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A Father's Cause Aids Disabled Entrepreneurs

One Florida man's efforts to establish a business network for persons with disabilities is expanding to a national level.
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Peter Schoemann, a practicing lawyer in Orlando, often works late nights, early mornings and weekends, but he's not just hunting down evidentiary support. Because his two sons are diagnosed as high-functioning autistic, Schoemann's been toiling away for the Advocacy Board for Persons with Disabilities. It was on this board that he formulated the idea to launch a chamber of commerce geared toward entrepreneurially-inclined people with disabilities.

"With my background, I thought I could help make a difference, certainly one that could be available to my children [when they're older]," he said.

Now two years in the making, Schoemann's Chamber of Commerce for Persons with Disabilities has provided a place where business owners and their direct caregivers can network. In March, it partnered with the Disney Entrepreneur Center, and relocated its offices to Disney's downtown-Orlando facility. The center also houses the Small Business Development Center and SCORE "Counselors to America's Small Business." But Schoemann doesn't want to settle for only a regional influence. He plans to take the Chamber to a national level, rolling out other offices by the end of the summer.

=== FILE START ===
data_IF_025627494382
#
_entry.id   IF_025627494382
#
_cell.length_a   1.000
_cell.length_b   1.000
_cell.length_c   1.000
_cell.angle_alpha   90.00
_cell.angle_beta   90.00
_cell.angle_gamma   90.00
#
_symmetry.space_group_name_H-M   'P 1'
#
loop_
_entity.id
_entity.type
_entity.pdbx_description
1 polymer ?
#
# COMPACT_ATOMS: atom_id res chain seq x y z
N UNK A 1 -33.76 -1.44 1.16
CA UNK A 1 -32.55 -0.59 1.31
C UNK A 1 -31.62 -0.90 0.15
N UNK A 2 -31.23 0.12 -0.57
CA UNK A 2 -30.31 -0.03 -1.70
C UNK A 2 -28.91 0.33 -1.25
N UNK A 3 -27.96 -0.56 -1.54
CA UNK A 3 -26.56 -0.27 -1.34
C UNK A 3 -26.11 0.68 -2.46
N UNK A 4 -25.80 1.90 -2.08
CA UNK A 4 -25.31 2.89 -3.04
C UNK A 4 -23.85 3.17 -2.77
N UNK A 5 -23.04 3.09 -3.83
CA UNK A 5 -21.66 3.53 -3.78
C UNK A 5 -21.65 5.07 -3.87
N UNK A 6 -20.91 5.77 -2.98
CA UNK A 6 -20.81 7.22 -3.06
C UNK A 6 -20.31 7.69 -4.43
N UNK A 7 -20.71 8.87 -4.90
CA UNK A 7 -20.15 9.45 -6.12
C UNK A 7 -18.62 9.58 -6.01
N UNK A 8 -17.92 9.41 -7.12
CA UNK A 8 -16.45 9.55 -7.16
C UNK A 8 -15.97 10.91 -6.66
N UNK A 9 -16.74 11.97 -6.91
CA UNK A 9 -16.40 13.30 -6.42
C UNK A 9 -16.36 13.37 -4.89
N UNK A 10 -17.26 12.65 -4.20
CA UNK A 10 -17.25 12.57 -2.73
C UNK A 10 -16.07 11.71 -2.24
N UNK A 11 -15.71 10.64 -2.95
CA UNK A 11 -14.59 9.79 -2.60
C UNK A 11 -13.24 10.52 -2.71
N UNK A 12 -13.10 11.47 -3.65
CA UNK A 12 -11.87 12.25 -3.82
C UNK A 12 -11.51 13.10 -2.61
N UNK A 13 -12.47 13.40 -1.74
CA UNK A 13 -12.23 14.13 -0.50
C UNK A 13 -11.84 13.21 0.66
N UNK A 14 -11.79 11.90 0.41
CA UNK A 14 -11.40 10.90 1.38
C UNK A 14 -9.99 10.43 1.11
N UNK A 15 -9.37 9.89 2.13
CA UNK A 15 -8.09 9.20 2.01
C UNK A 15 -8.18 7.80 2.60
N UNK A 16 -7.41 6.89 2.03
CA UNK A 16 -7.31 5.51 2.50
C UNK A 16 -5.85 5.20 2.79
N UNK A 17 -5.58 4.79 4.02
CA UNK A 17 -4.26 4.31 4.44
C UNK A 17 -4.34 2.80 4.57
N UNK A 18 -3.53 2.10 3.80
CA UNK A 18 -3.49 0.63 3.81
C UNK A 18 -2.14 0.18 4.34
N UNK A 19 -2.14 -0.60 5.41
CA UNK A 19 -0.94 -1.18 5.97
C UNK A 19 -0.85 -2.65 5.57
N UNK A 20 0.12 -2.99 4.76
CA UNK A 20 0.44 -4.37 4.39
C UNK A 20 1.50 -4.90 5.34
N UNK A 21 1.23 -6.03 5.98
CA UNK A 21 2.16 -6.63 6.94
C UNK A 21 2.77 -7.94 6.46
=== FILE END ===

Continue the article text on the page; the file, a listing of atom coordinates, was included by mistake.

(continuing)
"I want the national organization to be the true umbrella for the local chambers so they can [compete] for the national sponsorships and national grants," Schoemann said.

He likened the expansion process to a business franchise, a method that would allow new chambers to replicate easily in different cities, following a template.

The other arm of the national organization would function like a typical chamber of commerce, allowing Schoemann and other leaders to seek legislative change in favor of disabled entrepreneurs.

But he knows he can't achieve it alone, which is why Schoemann is looking to partner with the Berkeley, Cali.-based Center for Independent Living and another organization with a similar mission out of Portland, Ore., the Differently-Abled Business Association.

"Working together we can accomplish a lot more a lot quicker," he said. "We're starting to see some success."

Right now Schoemann says the chamber's main program is to develop this simple system for the local level. The Central Florida Disability Chamber is the test site for the system, having already met with entrepreneurs to help them solve their business-launching problems. The CFDC will also network with other local chambers of commerce to promote the successes of the CFDC's entrepreneurs.

His success might also be reaching into higher education. Schoemann is in the beginning stages of negotiating a public-private partnership with the University of Central Florida's engineering program. Its students would be assigned the creation of a product to benefit disabled entrepreneurs, thereby helping Schoemann's cause in return for the CFDC's business services.

"The hope would be that a person with a disability with an idea to create technology has a much improved chance to create the technology and commercialize it," he said.

He's already established focus groups to discern what the entrepreneurs would like to see from the service and has seen interest for programs like the CFDC in Tampa, Denver and in some areas of New Jersey.




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